Breaking Bread Together

They could not bring themselves to break bread with them, because of brokenness in their relationships.

On the last day of a conference in Uganda, Glen was asked to lead in the communion meditation and then to invite all the pastors and their wives to join us in breaking bread together. Right after the devotion, a young pastor stood up and asked," Is it right for me to take communion, when I have never married my wife and her father believes I have stolen her from them?" He was referencing 1 Corinthians 11:27-28 "So if someone takes of this bread and drinks from the Lord's cup improperly (as you are doing) he is guilty of violating the body and blood of our Lord, Examine yourselves first. Then you can properly approach the table to eat the bread and drink the cup." His wife sat with her back to him, so embarrassed that she was not officially his wife. Our first reaction was thinking, “Wow they really want to follow what the Bible says and cannot even take communion with a clear conscience until they make things right." The second thought was “Why has he not married his wife and why is it really tearing him up?" They explained to us that a wedding takes a great deal of money, so it is common for folks to just run away and live together. This young man had then become a believer, but was too poor to marry his wife. They have been together 8 years and still to this day he cannot face her family and they have not been welcomed into the in-laws home.

Similar stories were exposed the previous year and together the pastoral community had helped 5 pastors have weddings - some of whom had been together for over 25 years! Each married pastor and their wife in turn shared the blessing of finally having the wedding. One pastor even shared that even though he was the youngest brother, at his wedding his father made him the head of the whole extended family - because he had stepped up and married his wife.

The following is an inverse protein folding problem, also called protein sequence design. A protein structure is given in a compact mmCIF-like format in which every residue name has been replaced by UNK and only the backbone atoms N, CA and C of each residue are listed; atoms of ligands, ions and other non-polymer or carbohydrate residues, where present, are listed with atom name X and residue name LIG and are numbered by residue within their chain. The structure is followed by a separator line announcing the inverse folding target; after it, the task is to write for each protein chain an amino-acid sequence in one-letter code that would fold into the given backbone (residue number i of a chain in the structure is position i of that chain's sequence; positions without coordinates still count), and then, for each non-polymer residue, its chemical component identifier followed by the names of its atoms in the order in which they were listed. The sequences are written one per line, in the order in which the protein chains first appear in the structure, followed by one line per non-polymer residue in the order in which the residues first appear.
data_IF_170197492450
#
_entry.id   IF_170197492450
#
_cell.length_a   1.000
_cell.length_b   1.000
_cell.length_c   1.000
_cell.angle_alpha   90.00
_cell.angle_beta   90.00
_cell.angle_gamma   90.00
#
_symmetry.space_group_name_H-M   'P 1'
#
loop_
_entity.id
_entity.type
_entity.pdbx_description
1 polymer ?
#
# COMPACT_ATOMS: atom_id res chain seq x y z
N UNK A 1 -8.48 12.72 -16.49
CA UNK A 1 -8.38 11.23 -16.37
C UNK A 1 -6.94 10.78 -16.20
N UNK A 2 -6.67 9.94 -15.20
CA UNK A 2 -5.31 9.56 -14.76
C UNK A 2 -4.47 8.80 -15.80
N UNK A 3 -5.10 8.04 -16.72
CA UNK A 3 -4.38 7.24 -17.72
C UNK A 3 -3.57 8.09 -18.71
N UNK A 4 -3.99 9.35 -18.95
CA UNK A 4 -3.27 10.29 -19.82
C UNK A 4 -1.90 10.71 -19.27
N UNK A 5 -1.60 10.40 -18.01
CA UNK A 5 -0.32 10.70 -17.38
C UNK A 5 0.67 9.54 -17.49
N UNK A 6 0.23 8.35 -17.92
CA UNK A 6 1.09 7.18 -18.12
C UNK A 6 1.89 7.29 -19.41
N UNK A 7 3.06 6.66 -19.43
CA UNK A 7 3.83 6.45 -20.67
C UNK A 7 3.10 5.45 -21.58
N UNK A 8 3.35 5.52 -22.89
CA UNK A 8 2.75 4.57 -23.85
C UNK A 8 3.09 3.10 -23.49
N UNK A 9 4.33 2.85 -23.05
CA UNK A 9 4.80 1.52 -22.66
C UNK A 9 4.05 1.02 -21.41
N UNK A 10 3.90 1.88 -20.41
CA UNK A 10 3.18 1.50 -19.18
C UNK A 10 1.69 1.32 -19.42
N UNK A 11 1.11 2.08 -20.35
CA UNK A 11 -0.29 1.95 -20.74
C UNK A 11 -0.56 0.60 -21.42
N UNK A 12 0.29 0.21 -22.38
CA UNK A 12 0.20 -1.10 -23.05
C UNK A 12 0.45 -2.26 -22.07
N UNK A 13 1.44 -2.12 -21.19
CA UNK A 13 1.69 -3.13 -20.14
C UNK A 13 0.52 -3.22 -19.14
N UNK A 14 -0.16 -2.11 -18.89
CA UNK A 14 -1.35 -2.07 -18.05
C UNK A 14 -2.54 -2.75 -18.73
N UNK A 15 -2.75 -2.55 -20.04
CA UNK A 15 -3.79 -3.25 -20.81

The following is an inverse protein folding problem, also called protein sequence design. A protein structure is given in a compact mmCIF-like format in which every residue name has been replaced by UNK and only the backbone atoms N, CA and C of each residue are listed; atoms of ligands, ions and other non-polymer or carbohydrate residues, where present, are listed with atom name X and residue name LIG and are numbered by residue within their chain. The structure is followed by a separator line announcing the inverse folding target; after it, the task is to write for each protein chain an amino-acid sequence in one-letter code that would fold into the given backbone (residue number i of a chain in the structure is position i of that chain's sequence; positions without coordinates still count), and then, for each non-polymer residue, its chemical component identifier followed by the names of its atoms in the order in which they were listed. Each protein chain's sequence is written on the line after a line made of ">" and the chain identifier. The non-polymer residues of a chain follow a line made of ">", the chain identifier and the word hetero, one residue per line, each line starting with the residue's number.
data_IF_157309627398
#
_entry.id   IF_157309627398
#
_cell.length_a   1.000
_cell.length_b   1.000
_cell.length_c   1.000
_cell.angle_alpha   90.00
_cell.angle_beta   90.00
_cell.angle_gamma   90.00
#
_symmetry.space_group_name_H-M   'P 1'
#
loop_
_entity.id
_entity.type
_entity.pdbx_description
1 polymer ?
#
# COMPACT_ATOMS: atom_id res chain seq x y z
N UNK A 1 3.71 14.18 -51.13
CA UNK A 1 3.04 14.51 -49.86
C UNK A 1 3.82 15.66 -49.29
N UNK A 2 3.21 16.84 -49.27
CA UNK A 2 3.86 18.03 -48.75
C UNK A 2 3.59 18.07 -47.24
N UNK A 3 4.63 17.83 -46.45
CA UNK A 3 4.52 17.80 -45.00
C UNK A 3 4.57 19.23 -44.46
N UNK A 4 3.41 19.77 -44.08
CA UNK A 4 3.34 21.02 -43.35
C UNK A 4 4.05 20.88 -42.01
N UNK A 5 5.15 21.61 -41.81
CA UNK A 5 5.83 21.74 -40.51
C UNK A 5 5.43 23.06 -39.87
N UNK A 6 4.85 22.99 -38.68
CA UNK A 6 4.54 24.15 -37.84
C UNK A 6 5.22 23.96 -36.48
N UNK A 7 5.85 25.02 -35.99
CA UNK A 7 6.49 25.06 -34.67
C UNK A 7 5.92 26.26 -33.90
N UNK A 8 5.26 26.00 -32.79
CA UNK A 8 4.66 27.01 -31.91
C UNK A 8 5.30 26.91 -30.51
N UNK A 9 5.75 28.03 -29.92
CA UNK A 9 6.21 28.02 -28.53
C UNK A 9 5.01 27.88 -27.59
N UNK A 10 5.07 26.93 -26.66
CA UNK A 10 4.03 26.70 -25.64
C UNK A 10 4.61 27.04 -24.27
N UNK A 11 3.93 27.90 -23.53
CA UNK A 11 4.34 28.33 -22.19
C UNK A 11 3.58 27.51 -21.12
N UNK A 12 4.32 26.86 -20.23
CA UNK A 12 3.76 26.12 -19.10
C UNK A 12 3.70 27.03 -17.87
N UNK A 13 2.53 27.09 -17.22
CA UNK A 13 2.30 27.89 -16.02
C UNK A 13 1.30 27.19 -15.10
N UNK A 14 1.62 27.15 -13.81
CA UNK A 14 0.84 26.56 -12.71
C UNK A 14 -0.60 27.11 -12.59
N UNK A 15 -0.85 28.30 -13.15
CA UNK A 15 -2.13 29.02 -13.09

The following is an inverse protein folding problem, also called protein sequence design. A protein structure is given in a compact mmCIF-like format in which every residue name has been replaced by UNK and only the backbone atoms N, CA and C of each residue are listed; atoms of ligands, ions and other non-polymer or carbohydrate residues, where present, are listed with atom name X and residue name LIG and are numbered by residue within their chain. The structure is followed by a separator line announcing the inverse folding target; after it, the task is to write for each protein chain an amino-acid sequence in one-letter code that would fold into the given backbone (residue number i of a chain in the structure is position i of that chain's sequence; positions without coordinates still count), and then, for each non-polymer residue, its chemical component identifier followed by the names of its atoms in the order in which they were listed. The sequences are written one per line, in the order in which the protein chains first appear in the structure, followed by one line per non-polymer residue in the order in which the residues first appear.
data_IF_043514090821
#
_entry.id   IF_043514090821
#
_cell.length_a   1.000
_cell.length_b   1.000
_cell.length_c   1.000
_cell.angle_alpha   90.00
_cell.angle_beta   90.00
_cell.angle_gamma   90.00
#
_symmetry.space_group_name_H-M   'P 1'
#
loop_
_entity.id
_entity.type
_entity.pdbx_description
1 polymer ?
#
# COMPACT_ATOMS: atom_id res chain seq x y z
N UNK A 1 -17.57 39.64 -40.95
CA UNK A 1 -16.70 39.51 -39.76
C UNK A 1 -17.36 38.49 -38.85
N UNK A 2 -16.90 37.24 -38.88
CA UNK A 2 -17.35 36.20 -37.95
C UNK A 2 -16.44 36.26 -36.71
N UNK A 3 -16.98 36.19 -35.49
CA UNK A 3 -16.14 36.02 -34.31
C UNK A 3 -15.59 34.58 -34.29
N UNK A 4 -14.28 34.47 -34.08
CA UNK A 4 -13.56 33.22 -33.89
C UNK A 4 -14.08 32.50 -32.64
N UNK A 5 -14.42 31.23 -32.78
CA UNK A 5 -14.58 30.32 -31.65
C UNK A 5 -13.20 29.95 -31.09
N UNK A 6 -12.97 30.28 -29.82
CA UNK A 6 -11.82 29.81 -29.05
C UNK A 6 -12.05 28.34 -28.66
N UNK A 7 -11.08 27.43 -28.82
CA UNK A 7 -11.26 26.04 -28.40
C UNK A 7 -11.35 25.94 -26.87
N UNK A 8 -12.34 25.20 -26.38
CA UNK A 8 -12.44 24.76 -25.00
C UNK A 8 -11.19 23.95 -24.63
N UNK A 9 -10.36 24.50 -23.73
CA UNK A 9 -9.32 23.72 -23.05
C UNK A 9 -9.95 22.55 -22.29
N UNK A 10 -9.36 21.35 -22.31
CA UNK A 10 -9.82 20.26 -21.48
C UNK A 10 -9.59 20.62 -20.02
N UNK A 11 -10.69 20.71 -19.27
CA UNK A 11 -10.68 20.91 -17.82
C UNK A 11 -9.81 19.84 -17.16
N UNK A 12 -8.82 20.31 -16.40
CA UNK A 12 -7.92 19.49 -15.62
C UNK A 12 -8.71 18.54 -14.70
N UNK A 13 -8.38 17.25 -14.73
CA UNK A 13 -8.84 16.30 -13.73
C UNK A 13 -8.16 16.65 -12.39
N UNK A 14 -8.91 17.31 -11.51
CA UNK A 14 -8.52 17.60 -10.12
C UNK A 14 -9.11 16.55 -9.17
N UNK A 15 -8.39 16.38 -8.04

Another woman shared how she was always nervous because they come from a fishing community and the rule of law there was that if you are not married, another man can come into your home and claim you as his while your husband is away at sea. With tears of joy she turned to her now married husband and said, “Thank you for making me an honest woman - I feel loved and honored and will love you forever." Words of affection in public are not normal in this culture, but she was so happy she could not help herself! This couple has seven children together and they now say they feel like newlyweds because of the wedding commitment. In Uganda, a wedding is a big deal!

We share this story with you to give you an example of an issue most of us would not even had thought of before taking communion. It is complicated, yet Kingdom workers have to learn to handle each situation with grace and wisdom to figure out how to get the pastors to study the Bible and let the Holy Spirit guide them. The missionaries brought over 17 wedding dresses to help a member start a rental shop so the dresses would be more affordable and one less stumbling block towards marriage. Also the local community of believers is sharing out of the little they have to help each pastor and wife have a wedding where they can feed the community and pay the needed bride price. Please pray for these pastors, the believers they lead and the missionaries as they teach God's message of hope and love.

Blessed to be married,
Wendy and Glen

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